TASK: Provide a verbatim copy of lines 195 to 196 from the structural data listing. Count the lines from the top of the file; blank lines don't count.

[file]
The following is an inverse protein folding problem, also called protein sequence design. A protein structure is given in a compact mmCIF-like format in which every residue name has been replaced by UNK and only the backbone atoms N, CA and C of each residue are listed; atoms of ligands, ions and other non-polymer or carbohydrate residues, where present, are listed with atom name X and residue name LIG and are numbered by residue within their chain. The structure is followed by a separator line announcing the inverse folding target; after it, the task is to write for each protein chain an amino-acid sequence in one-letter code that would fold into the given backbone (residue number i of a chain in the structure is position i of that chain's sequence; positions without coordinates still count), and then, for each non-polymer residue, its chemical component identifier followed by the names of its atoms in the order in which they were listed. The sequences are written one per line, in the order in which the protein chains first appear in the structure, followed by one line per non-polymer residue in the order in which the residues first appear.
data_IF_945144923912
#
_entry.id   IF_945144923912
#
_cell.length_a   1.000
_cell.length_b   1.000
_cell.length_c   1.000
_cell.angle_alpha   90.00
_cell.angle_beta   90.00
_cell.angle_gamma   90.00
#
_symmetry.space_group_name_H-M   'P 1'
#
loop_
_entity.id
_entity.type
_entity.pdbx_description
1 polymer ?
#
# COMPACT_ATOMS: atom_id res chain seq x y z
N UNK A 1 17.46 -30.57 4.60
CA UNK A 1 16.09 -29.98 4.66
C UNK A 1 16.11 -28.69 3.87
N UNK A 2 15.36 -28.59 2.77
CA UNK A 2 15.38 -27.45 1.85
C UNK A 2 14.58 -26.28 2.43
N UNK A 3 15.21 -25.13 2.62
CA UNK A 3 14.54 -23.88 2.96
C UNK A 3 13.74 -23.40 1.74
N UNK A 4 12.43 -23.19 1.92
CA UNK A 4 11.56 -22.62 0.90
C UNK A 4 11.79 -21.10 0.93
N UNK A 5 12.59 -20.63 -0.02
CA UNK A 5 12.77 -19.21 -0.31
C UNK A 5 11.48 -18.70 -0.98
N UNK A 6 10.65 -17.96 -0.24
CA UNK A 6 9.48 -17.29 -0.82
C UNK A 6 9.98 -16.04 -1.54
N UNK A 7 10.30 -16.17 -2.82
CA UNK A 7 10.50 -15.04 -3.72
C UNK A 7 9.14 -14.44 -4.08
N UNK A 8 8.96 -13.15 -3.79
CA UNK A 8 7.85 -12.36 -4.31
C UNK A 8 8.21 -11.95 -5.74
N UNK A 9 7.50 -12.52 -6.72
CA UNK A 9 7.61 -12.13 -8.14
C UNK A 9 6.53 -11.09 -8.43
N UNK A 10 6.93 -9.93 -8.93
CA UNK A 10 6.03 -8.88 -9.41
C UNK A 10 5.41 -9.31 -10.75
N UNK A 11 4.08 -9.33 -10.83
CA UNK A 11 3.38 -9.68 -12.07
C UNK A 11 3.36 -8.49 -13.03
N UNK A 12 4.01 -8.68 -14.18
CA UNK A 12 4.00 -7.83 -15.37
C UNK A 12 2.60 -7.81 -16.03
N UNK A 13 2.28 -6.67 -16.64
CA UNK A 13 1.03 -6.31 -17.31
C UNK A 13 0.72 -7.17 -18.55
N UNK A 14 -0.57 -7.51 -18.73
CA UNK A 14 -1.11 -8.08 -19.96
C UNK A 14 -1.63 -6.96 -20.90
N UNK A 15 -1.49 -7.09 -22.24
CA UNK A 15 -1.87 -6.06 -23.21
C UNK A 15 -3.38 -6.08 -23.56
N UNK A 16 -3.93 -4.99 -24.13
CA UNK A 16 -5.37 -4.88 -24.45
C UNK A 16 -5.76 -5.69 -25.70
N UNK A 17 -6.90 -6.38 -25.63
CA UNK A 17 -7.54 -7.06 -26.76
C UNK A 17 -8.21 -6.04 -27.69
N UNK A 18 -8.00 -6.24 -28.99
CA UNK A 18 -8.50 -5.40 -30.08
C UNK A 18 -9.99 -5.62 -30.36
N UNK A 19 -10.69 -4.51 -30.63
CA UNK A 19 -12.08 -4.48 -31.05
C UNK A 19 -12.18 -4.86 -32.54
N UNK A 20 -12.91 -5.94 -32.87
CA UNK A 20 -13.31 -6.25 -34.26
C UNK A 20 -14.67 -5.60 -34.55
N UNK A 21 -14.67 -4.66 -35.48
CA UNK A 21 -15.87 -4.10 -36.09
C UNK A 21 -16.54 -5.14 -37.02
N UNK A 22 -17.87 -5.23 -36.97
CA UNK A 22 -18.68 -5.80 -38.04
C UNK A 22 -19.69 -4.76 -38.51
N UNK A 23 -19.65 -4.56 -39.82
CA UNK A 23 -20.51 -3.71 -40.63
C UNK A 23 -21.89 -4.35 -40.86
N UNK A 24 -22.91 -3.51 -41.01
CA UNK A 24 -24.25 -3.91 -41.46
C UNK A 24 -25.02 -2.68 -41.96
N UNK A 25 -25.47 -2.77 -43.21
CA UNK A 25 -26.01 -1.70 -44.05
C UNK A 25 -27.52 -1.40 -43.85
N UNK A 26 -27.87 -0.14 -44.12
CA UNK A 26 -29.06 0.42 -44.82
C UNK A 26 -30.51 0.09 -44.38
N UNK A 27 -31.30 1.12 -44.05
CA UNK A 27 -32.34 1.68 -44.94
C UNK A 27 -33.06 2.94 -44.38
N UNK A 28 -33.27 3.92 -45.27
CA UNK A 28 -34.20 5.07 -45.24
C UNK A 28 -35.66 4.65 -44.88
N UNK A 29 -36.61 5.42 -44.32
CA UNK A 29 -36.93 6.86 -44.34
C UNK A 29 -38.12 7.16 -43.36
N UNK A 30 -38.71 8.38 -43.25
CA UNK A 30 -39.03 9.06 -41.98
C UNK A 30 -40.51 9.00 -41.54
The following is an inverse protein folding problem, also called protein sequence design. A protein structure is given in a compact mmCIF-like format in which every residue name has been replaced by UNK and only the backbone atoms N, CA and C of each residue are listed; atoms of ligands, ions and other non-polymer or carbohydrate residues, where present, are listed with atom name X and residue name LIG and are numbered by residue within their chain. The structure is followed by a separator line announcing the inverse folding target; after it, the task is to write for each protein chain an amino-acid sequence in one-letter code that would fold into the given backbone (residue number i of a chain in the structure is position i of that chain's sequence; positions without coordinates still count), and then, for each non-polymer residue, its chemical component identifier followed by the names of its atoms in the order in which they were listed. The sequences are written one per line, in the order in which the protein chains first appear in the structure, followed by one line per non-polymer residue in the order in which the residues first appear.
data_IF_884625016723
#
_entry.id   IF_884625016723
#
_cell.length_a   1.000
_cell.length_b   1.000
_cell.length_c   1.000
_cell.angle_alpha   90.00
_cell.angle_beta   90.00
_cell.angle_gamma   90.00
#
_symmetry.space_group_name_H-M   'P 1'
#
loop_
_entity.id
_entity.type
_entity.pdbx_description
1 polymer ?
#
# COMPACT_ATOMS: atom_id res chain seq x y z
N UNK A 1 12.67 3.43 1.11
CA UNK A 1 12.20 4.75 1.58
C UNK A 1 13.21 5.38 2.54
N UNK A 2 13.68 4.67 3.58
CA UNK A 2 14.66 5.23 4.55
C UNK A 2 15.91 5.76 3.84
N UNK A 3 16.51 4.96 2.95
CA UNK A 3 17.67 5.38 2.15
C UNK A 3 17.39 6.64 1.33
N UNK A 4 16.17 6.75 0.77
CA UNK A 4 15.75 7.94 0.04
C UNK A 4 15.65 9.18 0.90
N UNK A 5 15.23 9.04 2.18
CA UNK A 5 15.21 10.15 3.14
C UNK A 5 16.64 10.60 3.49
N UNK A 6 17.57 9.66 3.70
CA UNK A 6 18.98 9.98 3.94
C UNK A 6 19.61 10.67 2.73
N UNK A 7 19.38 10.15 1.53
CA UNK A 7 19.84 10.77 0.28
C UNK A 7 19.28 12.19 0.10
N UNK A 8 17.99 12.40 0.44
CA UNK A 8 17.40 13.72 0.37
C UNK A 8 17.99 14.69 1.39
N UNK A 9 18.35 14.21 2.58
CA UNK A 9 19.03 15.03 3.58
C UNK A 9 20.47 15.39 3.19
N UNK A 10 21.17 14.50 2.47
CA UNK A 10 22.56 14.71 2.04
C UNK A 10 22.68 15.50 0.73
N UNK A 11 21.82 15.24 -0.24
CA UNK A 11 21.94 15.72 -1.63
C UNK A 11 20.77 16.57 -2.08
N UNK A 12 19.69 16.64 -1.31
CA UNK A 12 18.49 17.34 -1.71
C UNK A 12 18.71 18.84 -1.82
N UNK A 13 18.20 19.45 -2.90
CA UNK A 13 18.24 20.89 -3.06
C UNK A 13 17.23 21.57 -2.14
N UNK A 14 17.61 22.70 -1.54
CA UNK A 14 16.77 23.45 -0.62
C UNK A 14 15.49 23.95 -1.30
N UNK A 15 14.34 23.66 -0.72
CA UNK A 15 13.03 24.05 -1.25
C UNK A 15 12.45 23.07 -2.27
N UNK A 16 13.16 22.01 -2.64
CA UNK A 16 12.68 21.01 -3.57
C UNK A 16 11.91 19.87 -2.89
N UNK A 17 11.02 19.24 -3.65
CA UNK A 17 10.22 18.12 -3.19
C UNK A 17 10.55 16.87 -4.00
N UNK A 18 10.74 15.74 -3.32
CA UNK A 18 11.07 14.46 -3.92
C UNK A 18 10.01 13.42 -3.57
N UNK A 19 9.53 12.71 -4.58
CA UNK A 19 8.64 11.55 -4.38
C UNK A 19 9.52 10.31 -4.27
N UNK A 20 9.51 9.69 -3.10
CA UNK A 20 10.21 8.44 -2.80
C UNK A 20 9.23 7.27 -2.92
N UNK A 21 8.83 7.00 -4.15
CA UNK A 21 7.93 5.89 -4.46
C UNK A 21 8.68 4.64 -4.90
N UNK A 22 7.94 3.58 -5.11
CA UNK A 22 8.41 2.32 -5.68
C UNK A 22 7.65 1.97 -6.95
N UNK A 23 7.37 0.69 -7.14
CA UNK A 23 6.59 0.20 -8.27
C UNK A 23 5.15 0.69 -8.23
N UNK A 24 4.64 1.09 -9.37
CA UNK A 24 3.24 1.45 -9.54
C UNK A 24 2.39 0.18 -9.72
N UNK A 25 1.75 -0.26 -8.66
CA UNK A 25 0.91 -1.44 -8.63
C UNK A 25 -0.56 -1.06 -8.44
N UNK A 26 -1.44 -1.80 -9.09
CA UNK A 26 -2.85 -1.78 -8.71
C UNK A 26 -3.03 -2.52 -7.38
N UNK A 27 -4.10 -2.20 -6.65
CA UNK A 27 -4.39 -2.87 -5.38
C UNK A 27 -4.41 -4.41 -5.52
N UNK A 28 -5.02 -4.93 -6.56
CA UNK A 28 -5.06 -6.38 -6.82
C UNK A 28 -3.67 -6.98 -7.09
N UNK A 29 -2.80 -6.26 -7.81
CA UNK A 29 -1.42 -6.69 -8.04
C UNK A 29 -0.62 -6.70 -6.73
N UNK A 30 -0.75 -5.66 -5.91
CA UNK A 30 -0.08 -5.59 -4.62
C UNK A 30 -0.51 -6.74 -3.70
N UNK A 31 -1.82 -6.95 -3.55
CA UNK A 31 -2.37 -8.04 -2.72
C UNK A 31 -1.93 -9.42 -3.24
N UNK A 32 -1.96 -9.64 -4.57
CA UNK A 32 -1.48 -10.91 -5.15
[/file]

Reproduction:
C UNK A 21 8.68 4.64 -4.90
N UNK A 22 7.94 3.58 -5.11